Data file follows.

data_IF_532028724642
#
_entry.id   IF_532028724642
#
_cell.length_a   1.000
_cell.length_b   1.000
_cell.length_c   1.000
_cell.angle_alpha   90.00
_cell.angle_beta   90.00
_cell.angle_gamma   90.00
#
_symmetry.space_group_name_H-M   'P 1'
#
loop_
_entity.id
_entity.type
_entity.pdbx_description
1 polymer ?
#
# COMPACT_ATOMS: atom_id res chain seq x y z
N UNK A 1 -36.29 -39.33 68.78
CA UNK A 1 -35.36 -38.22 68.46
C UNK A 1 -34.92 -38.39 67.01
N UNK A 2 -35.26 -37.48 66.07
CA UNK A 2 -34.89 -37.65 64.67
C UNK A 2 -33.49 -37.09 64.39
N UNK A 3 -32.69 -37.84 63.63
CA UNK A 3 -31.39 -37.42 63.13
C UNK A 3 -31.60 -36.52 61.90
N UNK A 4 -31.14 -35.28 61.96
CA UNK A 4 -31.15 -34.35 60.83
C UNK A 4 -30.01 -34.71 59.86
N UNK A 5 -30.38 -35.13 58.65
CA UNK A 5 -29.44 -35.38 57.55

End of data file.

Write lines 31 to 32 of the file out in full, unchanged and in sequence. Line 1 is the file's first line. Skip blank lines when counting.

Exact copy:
CA UNK A 4 -31.15 -34.35 60.83
C UNK A 4 -30.01 -34.71 59.86